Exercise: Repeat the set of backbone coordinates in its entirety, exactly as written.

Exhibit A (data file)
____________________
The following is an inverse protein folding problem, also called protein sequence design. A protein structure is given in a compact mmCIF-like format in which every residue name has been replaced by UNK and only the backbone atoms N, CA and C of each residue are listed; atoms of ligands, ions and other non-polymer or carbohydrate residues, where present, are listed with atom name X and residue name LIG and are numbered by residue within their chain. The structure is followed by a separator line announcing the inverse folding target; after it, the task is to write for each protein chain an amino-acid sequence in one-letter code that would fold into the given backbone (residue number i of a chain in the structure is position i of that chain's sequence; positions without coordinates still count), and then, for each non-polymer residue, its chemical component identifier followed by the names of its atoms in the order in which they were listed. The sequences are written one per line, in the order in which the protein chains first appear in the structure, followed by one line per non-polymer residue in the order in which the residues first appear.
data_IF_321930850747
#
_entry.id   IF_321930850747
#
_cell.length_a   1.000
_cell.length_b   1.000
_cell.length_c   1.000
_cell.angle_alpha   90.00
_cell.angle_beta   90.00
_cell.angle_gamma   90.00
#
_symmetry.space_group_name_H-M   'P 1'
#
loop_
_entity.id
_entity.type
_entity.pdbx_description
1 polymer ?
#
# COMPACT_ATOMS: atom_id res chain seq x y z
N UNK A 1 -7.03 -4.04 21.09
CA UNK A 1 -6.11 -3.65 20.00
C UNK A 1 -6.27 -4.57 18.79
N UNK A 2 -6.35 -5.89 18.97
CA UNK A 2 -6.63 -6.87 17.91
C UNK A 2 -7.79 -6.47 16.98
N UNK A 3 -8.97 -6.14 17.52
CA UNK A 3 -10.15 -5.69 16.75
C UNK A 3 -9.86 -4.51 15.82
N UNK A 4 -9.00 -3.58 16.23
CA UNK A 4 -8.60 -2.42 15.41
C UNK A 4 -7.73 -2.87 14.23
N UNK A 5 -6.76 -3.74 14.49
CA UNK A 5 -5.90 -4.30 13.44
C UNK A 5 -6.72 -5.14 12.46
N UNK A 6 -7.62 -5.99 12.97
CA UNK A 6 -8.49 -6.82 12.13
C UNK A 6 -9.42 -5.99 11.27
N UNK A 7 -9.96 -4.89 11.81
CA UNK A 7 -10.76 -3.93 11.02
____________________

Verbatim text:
The following is an inverse protein folding problem, also called protein sequence design. A protein structure is given in a compact mmCIF-like format in which every residue name has been replaced by UNK and only the backbone atoms N, CA and C of each residue are listed; atoms of ligands, ions and other non-polymer or carbohydrate residues, where present, are listed with atom name X and residue name LIG and are numbered by residue within their chain. The structure is followed by a separator line announcing the inverse folding target; after it, the task is to write for each protein chain an amino-acid sequence in one-letter code that would fold into the given backbone (residue number i of a chain in the structure is position i of that chain's sequence; positions without coordinates still count), and then, for each non-polymer residue, its chemical component identifier followed by the names of its atoms in the order in which they were listed. The sequences are written one per line, in the order in which the protein chains first appear in the structure, followed by one line per non-polymer residue in the order in which the residues first appear.
data_IF_321930850747
#
_entry.id   IF_321930850747
#
_cell.length_a   1.000
_cell.length_b   1.000
_cell.length_c   1.000
_cell.angle_alpha   90.00
_cell.angle_beta   90.00
_cell.angle_gamma   90.00
#
_symmetry.space_group_name_H-M   'P 1'
#
loop_
_entity.id
_entity.type
_entity.pdbx_description
1 polymer ?
#
# COMPACT_ATOMS: atom_id res chain seq x y z
N UNK A 1 -7.03 -4.04 21.09
CA UNK A 1 -6.11 -3.65 20.00
C UNK A 1 -6.27 -4.57 18.79
N UNK A 2 -6.35 -5.89 18.97
CA UNK A 2 -6.63 -6.87 17.91
C UNK A 2 -7.79 -6.47 16.98
N UNK A 3 -8.97 -6.14 17.52
CA UNK A 3 -10.15 -5.69 16.75
C UNK A 3 -9.86 -4.51 15.82
N UNK A 4 -9.00 -3.58 16.23
CA UNK A 4 -8.60 -2.42 15.41
C UNK A 4 -7.73 -2.87 14.23
N UNK A 5 -6.76 -3.74 14.49
CA UNK A 5 -5.90 -4.30 13.44
C UNK A 5 -6.72 -5.14 12.46
N UNK A 6 -7.62 -5.99 12.97
CA UNK A 6 -8.49 -6.82 12.13
C UNK A 6 -9.42 -5.99 11.27
N UNK A 7 -9.96 -4.89 11.81
CA UNK A 7 -10.76 -3.93 11.02